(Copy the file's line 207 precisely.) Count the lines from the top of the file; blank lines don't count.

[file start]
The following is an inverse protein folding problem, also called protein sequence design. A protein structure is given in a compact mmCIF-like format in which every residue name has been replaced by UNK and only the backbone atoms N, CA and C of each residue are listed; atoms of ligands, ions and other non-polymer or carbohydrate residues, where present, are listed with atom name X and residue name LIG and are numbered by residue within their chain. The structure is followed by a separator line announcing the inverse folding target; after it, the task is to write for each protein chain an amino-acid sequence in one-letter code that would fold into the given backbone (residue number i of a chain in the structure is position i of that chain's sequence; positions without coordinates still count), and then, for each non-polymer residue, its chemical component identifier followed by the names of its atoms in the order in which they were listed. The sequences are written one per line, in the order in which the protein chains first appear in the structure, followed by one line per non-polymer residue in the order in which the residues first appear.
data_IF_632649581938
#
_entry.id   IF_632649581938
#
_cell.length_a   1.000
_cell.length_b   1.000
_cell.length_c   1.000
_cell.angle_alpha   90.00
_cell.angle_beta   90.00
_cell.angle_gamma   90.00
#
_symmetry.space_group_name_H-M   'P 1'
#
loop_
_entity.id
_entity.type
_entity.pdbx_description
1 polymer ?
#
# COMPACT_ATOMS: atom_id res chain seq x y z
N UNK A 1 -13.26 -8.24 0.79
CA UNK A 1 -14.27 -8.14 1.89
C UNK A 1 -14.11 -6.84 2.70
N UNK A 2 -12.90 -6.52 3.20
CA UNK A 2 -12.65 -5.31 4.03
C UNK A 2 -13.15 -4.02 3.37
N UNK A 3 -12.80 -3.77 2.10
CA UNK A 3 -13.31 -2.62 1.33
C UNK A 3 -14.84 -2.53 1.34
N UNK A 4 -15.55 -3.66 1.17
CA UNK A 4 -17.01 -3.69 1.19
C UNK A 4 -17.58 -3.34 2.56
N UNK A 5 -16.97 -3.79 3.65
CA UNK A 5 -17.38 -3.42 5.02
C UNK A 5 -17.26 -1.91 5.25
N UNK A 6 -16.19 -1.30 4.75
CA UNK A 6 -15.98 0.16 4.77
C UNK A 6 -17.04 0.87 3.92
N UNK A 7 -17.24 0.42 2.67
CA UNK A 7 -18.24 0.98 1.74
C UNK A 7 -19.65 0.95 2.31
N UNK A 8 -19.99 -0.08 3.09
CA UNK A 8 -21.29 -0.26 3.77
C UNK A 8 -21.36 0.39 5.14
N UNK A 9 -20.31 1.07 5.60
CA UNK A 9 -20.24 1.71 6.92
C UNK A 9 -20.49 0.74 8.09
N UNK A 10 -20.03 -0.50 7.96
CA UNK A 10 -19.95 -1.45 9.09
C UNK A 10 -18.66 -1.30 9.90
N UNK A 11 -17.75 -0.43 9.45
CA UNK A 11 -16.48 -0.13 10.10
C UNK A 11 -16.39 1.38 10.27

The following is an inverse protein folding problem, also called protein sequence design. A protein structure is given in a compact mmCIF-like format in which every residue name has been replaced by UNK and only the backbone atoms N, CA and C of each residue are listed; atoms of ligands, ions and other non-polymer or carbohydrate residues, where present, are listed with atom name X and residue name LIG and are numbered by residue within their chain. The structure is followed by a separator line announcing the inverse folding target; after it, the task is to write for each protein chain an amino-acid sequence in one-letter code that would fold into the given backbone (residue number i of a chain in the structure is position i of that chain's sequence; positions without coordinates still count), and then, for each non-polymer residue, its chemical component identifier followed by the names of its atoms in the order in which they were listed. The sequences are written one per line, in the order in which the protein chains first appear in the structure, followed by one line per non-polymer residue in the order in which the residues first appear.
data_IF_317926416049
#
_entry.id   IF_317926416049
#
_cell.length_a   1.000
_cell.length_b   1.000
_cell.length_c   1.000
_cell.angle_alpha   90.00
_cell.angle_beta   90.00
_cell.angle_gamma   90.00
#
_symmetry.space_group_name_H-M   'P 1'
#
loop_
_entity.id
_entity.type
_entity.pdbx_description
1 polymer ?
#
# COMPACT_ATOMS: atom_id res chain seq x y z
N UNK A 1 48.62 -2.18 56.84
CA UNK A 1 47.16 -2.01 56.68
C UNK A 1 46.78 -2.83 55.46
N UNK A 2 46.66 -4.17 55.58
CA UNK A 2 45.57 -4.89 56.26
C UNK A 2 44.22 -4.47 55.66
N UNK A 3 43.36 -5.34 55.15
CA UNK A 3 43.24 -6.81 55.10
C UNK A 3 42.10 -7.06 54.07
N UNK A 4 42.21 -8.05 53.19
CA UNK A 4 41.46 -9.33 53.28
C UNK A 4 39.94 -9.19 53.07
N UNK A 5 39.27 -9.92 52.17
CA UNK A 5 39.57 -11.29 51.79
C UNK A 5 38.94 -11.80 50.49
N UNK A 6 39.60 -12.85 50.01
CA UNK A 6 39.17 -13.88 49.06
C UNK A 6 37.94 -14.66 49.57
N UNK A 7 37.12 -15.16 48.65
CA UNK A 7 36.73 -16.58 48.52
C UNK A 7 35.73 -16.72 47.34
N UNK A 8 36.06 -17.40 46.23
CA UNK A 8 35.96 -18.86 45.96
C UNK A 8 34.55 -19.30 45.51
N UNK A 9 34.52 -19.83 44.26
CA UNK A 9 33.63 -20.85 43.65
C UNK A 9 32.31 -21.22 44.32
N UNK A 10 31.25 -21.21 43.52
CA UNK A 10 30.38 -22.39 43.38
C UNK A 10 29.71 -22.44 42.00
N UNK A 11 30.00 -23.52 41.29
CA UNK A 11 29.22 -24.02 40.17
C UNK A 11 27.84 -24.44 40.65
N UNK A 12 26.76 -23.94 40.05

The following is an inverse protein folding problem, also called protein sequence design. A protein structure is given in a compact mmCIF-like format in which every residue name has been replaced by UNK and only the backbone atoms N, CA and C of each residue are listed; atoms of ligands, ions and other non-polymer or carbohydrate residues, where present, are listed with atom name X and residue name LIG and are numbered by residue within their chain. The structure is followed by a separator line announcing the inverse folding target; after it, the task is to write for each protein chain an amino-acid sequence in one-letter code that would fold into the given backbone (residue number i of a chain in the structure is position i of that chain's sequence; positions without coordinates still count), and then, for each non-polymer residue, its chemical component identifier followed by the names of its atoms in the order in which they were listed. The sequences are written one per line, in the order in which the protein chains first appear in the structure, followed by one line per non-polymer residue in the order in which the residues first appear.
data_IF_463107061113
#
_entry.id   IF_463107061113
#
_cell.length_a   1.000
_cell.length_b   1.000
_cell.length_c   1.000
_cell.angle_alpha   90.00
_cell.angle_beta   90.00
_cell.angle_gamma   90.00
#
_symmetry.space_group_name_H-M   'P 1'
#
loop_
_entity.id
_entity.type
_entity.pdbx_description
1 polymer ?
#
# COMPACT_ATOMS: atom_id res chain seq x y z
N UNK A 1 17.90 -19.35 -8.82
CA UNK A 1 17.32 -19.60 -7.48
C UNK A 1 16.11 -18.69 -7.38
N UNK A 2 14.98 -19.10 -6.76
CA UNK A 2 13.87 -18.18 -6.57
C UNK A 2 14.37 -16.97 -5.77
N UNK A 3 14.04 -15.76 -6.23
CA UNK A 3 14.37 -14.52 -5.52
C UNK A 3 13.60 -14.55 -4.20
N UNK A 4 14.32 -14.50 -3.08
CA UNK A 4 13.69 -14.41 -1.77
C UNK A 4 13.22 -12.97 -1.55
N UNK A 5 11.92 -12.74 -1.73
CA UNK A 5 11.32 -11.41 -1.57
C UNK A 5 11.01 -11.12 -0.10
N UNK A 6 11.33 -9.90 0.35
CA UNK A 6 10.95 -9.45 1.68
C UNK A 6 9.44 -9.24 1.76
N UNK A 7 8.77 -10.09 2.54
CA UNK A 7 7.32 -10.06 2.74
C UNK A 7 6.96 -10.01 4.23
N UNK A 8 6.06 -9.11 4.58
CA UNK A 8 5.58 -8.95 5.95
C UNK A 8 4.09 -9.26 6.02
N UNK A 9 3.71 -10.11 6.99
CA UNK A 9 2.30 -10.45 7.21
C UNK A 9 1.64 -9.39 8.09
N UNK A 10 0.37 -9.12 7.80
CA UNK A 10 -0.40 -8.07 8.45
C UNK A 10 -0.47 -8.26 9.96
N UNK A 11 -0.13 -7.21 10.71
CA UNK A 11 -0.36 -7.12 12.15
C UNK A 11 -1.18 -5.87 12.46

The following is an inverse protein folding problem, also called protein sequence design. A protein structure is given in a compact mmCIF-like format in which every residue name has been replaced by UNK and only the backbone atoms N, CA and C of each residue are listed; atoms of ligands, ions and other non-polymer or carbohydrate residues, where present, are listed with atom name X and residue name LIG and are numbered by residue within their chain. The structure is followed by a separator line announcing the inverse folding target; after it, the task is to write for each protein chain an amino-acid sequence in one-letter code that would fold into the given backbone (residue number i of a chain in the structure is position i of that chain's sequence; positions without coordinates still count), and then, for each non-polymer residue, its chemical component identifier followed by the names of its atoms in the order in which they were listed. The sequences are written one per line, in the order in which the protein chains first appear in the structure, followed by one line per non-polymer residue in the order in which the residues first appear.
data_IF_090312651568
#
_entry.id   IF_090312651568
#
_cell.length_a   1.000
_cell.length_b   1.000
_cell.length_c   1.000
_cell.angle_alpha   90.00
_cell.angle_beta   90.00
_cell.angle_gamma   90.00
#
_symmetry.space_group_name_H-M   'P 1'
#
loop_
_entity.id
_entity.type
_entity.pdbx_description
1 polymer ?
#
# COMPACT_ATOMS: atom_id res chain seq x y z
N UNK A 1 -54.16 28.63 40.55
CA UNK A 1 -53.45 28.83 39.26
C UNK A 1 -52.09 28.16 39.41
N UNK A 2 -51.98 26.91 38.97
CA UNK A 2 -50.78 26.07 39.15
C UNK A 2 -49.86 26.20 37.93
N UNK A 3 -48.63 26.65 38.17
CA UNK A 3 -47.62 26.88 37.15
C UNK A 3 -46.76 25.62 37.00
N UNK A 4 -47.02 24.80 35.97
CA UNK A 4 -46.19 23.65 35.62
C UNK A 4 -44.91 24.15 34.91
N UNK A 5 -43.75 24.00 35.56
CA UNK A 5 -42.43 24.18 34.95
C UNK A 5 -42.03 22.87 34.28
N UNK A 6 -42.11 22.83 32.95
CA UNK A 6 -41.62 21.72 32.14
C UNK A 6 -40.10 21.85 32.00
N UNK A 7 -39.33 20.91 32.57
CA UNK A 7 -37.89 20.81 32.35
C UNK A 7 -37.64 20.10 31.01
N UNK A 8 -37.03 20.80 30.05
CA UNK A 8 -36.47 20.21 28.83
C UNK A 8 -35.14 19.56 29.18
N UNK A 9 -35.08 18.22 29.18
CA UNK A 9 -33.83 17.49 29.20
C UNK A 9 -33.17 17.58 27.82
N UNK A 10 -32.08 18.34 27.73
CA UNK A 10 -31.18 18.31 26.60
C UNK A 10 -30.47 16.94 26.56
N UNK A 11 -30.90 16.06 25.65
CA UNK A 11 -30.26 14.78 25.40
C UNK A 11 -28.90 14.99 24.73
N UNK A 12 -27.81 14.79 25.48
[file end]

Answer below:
CA UNK A 8 -36.47 20.21 28.83